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Phase 2 Trial of R112 Fails To Show Statistically Significant Difference Compared to Placebo Treatment in Nasal Allergy Symptoms
"We are disappointed in today's results," said James M. Gower, chairman and chief executive officer of Rigel. "These results are surprising given that the earlier Phase II 'Park' study of R112 demonstrated a statistically significant reduction in the symptoms associated with allergies."
Study Details and Prior Phase II Results
The Phase II study was conducted at 25 centers across the United States and enrolled 396 patients who had experienced seasonal allergic rhinitis during the summer/fall pollen season for the last two years. The primary endpoints were safety and efficacy, as measured by a total nasal symptom severity (TNSS) rating scale, a scale of five nasal symptoms including congestion, runny nose, sneezing, itchy nose and postnasal drip. The trial consisted of a screening period during which the patients stopped taking any allergy medications, followed by a placebo run-in period. The patients were then randomized to a 7-day treatment cycle of twice daily dosing of R112, placebo or Beconase AQ.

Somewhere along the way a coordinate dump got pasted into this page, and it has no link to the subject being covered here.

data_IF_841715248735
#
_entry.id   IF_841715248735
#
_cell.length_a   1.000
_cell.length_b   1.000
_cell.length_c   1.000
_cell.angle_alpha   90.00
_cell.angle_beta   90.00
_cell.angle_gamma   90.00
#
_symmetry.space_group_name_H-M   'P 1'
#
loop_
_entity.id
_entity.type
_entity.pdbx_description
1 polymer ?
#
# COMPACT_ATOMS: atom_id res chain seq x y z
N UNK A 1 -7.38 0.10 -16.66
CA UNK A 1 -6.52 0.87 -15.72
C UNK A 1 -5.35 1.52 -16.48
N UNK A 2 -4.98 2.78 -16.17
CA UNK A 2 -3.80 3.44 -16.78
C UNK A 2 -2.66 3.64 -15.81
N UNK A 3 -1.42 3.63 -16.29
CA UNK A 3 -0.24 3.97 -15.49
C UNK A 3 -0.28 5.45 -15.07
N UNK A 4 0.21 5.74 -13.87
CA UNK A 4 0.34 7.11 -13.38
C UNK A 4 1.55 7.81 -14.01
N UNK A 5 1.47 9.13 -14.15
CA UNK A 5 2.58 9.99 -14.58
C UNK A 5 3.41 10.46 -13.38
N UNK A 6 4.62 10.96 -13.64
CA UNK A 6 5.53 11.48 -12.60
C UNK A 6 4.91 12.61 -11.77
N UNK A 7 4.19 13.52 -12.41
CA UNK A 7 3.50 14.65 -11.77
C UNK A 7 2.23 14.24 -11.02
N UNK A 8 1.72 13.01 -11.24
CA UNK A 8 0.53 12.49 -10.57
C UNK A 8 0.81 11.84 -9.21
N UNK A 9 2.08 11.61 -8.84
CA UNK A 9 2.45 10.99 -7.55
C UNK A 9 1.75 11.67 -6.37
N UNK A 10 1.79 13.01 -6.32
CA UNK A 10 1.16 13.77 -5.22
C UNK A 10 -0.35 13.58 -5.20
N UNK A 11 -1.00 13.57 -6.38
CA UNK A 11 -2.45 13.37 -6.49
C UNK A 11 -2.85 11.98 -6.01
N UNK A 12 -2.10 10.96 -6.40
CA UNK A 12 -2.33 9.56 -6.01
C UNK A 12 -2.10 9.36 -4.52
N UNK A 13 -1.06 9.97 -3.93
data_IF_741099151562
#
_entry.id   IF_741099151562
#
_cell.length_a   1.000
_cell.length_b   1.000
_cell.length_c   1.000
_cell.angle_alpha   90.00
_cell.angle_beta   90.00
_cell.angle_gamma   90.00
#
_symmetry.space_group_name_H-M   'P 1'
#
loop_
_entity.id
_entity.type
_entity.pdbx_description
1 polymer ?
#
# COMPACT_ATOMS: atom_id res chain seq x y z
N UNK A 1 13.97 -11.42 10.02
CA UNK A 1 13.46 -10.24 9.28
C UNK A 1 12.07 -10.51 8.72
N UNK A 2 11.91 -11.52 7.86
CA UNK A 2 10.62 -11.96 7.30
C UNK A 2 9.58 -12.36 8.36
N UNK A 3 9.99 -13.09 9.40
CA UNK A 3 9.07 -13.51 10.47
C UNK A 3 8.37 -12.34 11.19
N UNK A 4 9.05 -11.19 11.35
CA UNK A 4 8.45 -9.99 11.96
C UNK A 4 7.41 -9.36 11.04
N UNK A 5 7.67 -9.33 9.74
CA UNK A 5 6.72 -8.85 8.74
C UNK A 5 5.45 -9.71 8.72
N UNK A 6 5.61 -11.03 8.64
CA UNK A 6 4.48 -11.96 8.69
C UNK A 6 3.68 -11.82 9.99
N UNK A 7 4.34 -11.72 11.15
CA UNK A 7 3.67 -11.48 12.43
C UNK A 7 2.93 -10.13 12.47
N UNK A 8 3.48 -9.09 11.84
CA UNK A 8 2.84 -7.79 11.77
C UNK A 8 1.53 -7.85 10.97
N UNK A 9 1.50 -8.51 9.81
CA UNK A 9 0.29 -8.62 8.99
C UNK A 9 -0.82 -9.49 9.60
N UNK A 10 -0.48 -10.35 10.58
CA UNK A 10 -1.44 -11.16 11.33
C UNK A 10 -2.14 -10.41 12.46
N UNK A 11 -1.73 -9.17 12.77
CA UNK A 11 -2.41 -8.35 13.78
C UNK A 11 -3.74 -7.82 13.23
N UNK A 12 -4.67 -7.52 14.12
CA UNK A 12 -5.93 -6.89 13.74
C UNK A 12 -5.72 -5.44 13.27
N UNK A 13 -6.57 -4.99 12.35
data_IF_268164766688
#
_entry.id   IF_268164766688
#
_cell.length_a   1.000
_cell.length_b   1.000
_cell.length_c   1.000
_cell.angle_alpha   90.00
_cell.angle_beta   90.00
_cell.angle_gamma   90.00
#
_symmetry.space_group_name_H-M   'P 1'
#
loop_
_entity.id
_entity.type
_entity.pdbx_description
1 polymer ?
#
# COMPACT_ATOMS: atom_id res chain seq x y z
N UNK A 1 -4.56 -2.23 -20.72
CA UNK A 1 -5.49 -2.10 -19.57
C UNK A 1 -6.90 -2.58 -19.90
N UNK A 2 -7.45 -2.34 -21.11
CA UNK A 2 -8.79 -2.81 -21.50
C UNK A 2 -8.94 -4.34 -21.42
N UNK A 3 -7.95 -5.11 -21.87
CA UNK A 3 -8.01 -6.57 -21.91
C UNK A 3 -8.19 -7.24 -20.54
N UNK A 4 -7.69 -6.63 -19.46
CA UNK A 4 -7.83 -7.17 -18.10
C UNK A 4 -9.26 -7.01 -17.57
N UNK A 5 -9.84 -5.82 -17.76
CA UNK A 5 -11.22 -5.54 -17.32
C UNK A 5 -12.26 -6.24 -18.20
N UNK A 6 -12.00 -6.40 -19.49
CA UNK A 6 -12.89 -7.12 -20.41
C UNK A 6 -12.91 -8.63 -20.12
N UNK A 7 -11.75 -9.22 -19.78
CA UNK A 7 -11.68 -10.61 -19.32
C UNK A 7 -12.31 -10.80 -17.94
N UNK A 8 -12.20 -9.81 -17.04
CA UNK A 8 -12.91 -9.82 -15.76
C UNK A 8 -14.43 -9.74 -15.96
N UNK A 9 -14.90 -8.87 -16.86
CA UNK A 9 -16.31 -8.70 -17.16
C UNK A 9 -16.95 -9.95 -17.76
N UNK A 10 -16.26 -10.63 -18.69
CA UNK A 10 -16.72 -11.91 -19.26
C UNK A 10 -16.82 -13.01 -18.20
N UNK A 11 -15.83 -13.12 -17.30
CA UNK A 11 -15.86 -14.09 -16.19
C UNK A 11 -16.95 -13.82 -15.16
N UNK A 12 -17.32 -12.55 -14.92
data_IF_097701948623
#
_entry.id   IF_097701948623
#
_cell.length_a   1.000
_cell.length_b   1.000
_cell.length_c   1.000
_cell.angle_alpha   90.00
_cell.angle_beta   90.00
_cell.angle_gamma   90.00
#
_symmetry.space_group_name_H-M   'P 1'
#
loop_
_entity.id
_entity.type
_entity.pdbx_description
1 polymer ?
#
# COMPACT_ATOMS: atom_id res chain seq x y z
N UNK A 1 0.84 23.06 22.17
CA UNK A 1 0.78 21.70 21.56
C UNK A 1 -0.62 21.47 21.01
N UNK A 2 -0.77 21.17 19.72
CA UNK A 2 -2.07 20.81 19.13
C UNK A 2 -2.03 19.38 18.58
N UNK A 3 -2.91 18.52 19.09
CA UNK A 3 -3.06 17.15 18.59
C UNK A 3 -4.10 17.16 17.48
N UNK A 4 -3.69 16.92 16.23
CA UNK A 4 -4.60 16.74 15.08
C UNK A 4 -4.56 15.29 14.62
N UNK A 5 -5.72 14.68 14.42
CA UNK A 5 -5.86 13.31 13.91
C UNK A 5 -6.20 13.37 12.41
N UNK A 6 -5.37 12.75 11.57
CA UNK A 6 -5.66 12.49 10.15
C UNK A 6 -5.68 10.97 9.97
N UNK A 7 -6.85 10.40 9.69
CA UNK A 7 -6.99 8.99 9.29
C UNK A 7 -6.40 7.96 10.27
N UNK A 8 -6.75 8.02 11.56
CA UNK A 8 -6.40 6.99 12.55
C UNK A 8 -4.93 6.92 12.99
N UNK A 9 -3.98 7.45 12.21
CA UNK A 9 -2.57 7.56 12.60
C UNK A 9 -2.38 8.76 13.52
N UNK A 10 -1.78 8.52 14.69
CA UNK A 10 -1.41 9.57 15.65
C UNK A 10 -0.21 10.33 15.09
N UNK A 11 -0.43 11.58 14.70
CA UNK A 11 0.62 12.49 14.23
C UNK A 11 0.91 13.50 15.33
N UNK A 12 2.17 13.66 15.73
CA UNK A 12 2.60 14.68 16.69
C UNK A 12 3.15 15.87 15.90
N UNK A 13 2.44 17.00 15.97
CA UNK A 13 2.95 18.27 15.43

In an earlier Phase II "Park Study" clinical trial, R112 demonstrated statistically significant efficacy in improving symptoms of allergic rhinitis, including sneezing, stuffy nose, running nose, itchy nose, itchy throat, post nasal drip, cough, headache and facial pain, and had a rapid onset of action as early as 30-45 minutes over a two day period. In all clinical studies to date, R112 has been shown to have a favorable safety profile.
Allergic Rhinitis: Role of Immune Mediators and Current Treatments
Allergic rhinitis involves inflammation of the mucous membranes of the nose, eyes, ear, sinuses and pharynx. This inflammation is characterized by a complex interaction of inflammatory mediators, but ultimately is triggered by an immunoglobulin E (IgE)-mediated response to a foreign allergen. When a specific allergen (e.g., pollen) is inhaled into the nose, it can bind to the IgE on mast cells present in the mucus membranes. This leads to immediate and delayed release of a number of mediators, which can ultimately lead to common allergic symptoms. These mediators include histamine, tryptase, chymase, kinins, heparin, leukotrienes and PGD2.
Common allergy drugs such as antihistamines or antileukotrienes block only a single mediator. Intranasal steroids are able to block multiple mediators in the allergic response, but these can have a slow onset of action and sometimes require multiple days of treatment before a positive effect is seen. Despite the drawbacks of these treatments, the U.S. market for allergic rhinitis therapies approaches $4 billion
Source: Rigel Pharmaceuticals